There is also a legend of how William Penn conducted Pennsylvania’s first and only witch trial, acquitting the woman almost immediately. After that, witch hunts were considered illegal in the state of Pennsylvania and any that might have taken place was not done under the law. One thing that Penn and his comrades did not want was the hysteria that had gone down in Europe. Then there was the only trial in New Netherland (which is New York today) in which a husband and wife were accused and then acquitted.

Myth 2 – Only women were ever accused.

Truth- This is one that seems to be the most popular and widely spread, despite many mentions of men accused and sentenced to death for the so-called crime. Men like John Proctor and Giles Corey, along with many others. I very often recommend Suzannah Lipscomb’s documentary Witch Hunt: A Century of Murder, in which she goes into detail of a few women and men accused. In addition, she touches on how in countries such as Normandy, Estonia, Russia, and Iceland, the vast majority of the accused and executed were men (which included several clergymen). According to Lipscomb, 8 or 9% of those accused and executed in Iceland were women. The other 91%-92% were men. In England and parts of the American colonies, however, the larger portion of the accused and condemned were women.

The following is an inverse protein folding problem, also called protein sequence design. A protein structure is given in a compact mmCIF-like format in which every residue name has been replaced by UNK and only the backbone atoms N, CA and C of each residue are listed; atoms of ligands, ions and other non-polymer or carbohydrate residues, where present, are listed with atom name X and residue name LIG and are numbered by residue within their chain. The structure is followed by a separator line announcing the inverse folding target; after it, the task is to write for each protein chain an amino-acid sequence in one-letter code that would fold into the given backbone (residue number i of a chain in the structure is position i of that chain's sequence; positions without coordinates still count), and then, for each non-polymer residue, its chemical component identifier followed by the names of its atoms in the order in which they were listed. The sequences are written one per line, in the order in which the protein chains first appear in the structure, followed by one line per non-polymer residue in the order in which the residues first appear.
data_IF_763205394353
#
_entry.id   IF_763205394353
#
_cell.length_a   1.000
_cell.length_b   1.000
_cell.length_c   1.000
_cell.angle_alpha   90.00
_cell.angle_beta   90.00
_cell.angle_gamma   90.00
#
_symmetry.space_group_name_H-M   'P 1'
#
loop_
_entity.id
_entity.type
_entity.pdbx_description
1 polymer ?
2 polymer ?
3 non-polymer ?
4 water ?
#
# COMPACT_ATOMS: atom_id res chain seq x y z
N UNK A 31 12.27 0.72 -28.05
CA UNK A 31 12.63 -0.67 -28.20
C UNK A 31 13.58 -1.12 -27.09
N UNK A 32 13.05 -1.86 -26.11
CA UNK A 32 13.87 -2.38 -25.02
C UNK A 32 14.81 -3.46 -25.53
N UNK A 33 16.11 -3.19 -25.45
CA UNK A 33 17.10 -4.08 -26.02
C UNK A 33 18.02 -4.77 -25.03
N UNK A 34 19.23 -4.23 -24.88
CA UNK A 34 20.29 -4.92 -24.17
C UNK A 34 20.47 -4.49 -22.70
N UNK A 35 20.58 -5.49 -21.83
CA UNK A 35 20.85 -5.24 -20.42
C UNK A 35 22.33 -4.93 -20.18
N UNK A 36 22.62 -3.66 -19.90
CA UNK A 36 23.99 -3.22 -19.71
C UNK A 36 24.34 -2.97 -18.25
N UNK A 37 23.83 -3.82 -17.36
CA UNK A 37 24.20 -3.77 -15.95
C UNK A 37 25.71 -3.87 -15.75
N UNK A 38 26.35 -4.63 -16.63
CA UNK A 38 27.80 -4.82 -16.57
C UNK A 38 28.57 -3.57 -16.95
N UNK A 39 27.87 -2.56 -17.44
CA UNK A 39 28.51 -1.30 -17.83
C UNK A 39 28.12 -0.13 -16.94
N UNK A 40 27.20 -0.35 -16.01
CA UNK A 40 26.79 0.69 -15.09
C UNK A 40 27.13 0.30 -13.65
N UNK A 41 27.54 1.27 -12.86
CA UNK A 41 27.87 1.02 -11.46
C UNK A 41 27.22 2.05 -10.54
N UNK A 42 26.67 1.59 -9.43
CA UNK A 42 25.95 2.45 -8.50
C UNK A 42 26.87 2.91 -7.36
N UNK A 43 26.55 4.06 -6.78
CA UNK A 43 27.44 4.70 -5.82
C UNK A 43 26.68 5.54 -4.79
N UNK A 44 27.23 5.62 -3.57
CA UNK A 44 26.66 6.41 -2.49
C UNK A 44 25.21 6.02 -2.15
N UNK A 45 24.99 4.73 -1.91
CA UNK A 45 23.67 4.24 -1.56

Myth 3An accusation meant an immediate death sentence.

Truth – I think we have Hollywood to thank for this one, at least for the most part. I’m sure many of us are familiar with that old movie scene in which the accused woman is dragged from her home and immediately, without even a trial, is tied to a stake and burned alive by the ignorant simpletons of townfolk screaming “burn the witch!”. Some also go the extra mile and add a part where the accused curse the townfolk and their descendants before she breaths her last. While this might make for a dramatic and horrific scene, it wasn’t as typical as people tend to think, at least not legally. Yes, many of the accused were immediately thrown into a prison